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TRIGGER MAN (director/writer: Ti West; cinematographer: Ti West; editor: Ti West; music: Jeff Grace; cast: Reggie Cunningham (Reggie), Sean Reid (Sean), Ray Sullivan (Ray), Larry Fessenden (Henchman), James Felix McKenney (Shooter), Heather Robb (Jogger); Runtime: 80; MPAA Rating: NR; producer: Ti West/Peter Phok; Kino; 2007)
It builds suspense as it unfolds in real time–which is the film’s biggest asset.

Reviewed by Dennis Schwartz

Ti West (“The Roost”/”Cabin Fever”/”The House of the Devil”)writes, edits, photographs and directs this male bonding thriller, that is compactly made, is anti-narrative and turns into a fight for survival nature flick.

Three childhood friends, Sean (Sean Reid), Ray (Ray Sullivan) and Reggie (Reggie Cunningham), leave Manhattan by SUV for a day of deer hunting in the woods of Delaware, with Sean the only experienced hunter. The boys bag no deer and start drinking beer and ribbing Reggie on his upcoming wedding plans. When one of them takes a piss over a cliff, he’s picked off. The two survivors try to make it back to their SUV, but when one is picked off in the secluded woods the survivor locates that the shots are coming from an abandoned factory site and tracks down the sharpshooter and his accomplice. A female jogger is killed by the sniper before he can be put down by the city boy.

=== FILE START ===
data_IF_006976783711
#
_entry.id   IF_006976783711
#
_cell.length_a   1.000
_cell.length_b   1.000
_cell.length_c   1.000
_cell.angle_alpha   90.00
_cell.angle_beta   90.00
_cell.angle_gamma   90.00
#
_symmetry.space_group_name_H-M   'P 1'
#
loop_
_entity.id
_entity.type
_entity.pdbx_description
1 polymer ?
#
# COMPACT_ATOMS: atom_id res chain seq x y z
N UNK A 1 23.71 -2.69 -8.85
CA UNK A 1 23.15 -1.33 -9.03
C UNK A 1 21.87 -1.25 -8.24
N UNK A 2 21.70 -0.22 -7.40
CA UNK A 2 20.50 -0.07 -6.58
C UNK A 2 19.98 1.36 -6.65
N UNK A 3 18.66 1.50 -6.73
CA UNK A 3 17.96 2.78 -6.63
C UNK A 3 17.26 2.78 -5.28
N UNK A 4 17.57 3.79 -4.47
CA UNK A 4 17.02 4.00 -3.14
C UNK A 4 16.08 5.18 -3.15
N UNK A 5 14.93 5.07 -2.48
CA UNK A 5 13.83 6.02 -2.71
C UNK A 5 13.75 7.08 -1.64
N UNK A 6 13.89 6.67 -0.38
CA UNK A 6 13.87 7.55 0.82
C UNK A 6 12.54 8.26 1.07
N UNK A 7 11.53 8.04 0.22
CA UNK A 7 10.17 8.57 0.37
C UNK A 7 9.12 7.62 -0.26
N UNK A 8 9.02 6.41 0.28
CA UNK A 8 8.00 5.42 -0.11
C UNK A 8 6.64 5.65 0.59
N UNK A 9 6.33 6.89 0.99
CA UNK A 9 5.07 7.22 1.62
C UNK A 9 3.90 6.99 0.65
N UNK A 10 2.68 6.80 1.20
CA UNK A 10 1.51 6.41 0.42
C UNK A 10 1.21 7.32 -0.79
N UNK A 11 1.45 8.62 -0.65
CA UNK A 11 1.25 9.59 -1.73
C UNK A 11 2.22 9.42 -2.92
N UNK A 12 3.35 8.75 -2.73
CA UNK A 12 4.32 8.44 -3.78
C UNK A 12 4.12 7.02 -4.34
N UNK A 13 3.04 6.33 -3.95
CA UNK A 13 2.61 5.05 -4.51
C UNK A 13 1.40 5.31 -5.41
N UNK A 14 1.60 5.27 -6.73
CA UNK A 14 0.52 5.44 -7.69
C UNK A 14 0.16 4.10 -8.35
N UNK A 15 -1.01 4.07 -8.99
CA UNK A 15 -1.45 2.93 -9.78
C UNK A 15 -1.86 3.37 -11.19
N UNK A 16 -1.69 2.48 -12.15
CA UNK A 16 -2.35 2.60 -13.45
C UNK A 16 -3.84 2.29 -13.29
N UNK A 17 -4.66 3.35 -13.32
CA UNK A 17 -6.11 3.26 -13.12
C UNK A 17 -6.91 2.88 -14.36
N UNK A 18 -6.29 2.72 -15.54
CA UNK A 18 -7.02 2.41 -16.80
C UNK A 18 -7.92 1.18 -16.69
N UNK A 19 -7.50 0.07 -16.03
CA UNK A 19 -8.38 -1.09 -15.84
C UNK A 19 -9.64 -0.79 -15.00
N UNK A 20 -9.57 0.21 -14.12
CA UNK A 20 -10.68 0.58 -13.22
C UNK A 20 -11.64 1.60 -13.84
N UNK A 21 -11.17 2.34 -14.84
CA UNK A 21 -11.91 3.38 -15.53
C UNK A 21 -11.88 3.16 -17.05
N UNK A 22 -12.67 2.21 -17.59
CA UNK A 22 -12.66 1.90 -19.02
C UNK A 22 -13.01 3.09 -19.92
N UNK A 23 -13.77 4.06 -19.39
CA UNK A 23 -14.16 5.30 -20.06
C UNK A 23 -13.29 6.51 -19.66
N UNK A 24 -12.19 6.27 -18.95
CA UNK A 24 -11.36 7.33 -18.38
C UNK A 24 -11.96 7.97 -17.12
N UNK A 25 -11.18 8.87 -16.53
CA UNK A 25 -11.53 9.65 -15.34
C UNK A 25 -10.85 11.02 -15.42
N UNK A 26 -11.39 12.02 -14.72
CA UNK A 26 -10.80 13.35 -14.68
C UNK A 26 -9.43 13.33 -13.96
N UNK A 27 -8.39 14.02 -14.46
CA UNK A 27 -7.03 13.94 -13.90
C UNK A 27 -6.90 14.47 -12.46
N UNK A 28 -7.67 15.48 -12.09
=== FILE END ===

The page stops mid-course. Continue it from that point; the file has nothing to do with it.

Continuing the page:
It builds suspense as it unfolds in real time–which is the film’s biggest asset. It’s a no-nonsense tale of terror, with everything kept minimal–from script to character development. Trigger Man is well-crafted, makes good use of its handheld camera and gives one the true feeling of a deer hunt (it’s mostly boring, with a lot of standing around and waiting).


Dennis Schwartz: “Ozus’ World Movie Reviews”